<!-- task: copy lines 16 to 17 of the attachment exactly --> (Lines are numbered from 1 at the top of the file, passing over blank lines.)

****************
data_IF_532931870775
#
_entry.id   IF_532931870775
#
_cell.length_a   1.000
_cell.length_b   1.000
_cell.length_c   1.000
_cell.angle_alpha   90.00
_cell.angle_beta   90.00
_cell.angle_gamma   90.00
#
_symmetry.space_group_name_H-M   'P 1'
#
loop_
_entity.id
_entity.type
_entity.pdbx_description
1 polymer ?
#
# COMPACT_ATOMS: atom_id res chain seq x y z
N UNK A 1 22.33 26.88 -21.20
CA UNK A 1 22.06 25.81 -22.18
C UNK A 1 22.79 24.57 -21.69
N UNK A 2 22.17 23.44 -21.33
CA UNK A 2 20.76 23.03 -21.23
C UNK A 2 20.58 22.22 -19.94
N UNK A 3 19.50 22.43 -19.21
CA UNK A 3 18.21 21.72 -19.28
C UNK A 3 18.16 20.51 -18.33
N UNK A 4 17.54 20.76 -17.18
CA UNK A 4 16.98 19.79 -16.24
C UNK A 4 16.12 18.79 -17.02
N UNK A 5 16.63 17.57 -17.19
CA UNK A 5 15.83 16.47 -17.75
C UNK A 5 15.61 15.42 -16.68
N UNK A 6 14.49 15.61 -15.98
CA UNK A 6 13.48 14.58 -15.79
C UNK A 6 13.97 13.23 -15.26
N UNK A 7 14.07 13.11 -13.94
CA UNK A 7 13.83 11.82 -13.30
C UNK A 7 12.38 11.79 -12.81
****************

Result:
_entity.type
_entity.pdbx_description